After early shooting in the south of France in February of 2020, The Last Duel’s cast and crew moved to Ireland for filming due to take place in Wicklow, Meath, Kilkenny and Dublin. Then, the first lockdown happened.
“It was unbelievably fortuitous, the way things worked out for my family,” he says, “because we ended up in Dalkey right as everything locked down, and by coincidence, my kids were with me. We took them out of school for six weeks, just so they could come over, so I did the beginning of the movie without them for a couple of weeks, then we had the six-week chunk where they were going to be there, and then I was gonna finish without them.
“We had two travel teachers with us, so our travel teachers were in our little bubble, and we just kept them on. So my kids had what nobody else had, which was in-person instruction for the whole school year. We got so lucky, and we really fell in love with it in Dalkey — what a part of the world that is, and the community just kind of absorbed us, it was really a bit like a fairytale. So I had nothing to complain about, that first lockdown was fantastic.”
I ask him was he aware how much his presence cheered Irish people up during those long months of constraint, shutdowns and 5km limits. “Yeah, well that’s great,” he says, “but I feel like the ledger was uneven the other way, because I felt like we got everything out of it, we’re really grateful to have had that happen, it was just really good fortune for our family.”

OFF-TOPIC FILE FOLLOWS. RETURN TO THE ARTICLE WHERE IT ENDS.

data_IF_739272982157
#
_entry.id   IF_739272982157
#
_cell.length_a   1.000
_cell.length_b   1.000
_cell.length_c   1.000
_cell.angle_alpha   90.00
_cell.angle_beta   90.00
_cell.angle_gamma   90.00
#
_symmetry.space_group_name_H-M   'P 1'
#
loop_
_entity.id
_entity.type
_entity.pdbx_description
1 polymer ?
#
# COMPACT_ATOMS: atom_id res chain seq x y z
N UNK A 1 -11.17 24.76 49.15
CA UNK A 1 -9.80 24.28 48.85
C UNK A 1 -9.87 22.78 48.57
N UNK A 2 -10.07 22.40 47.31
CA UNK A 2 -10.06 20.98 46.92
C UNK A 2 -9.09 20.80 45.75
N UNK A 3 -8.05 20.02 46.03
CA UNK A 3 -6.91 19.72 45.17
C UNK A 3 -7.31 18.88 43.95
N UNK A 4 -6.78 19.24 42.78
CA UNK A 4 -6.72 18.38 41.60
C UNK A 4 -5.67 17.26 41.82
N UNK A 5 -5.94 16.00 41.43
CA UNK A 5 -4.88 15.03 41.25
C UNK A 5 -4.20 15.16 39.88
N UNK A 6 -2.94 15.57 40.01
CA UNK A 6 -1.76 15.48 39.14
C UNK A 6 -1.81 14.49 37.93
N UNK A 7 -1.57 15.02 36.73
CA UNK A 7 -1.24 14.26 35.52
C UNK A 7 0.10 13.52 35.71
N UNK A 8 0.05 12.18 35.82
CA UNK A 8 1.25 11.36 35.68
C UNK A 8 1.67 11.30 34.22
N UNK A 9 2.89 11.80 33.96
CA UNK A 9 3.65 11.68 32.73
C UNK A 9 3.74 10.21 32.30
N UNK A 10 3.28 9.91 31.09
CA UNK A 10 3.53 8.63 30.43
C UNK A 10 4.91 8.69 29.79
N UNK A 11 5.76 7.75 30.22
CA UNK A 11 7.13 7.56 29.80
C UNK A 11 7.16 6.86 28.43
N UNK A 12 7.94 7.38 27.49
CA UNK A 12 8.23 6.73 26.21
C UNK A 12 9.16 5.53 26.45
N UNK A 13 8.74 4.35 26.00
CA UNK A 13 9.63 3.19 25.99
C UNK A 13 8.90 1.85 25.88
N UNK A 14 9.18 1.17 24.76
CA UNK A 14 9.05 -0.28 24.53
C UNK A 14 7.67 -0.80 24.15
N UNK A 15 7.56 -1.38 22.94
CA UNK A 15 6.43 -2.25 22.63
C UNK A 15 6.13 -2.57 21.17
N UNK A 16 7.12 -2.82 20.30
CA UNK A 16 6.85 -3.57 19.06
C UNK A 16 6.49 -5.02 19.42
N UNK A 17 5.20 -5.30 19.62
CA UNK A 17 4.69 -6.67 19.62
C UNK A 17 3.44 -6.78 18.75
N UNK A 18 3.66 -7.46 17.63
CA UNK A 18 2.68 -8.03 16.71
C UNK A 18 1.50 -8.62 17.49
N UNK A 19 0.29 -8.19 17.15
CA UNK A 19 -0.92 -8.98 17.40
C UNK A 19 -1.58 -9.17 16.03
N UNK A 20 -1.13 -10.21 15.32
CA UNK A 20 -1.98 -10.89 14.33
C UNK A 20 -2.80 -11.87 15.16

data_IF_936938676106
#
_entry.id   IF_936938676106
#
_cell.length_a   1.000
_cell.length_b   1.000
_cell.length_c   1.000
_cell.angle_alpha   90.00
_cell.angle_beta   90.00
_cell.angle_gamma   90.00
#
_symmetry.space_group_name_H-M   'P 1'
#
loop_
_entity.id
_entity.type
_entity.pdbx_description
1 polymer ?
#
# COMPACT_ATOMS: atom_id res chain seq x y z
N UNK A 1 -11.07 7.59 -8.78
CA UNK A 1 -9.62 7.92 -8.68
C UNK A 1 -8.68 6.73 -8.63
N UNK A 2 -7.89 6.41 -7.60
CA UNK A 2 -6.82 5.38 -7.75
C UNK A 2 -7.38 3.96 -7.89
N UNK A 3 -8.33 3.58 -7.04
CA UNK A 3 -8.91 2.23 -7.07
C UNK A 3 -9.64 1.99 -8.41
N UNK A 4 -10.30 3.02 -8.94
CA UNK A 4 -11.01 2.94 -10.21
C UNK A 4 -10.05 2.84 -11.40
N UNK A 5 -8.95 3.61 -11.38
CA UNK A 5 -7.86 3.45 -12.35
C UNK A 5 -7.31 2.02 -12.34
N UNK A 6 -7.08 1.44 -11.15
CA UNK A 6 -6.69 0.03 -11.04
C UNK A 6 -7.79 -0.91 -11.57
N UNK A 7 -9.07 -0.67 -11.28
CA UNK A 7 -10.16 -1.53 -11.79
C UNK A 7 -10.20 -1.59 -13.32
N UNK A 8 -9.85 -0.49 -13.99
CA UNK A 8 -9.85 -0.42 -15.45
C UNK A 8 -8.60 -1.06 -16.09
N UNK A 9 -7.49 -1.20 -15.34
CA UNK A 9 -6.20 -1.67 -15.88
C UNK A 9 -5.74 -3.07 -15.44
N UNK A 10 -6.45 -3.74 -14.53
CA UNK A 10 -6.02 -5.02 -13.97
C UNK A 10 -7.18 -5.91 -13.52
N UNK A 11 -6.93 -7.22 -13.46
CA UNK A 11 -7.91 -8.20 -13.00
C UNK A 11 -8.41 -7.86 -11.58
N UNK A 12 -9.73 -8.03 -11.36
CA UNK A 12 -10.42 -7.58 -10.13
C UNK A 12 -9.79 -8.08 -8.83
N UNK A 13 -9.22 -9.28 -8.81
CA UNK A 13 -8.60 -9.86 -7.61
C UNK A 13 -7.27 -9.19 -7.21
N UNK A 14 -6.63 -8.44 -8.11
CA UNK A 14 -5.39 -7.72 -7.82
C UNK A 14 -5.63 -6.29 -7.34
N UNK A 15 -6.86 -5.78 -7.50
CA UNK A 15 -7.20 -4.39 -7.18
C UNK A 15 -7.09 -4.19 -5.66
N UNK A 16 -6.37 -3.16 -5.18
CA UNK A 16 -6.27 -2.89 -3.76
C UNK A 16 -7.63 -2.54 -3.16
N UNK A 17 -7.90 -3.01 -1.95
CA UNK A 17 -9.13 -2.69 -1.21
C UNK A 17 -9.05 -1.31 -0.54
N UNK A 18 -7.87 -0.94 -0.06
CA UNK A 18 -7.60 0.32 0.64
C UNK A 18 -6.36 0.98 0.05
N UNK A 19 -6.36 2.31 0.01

He did endure some slagging for carrying his swimming trunks in a SuperValu bag. “I had no idea that would be such a thing,” he laughs, “but to be fair, where else do you shop in Dalkey?” And he has fond memories of that magical Vico Road bathing spot so cherished by locals. “It’s incredible there, it’s just beautiful — I had no idea.” The Last Duel got finished eventually, and will be released here in October.
Someday, a journalist will interview Matt Damon without mentioning Jason Bourne. This is not that day. A few years back, Matt hinted that the 2016 film Jason Bourne might be the end of the line for him in terms of the character, but he’s softened a little since and is not ruling out a return to the franchise entirely.
“I mean, it’s obviously something that comes up on the studio side once in a while, so I know they’re tinkering away on it. It’s really a question of can we make one that we think could be great, do we have an idea, does anyone have an idea about where to take him, where we think we’d all want to go? So it’s kind of a tall order, but I know they’re always working on it.”
Stillwater is released in cinemas on August 6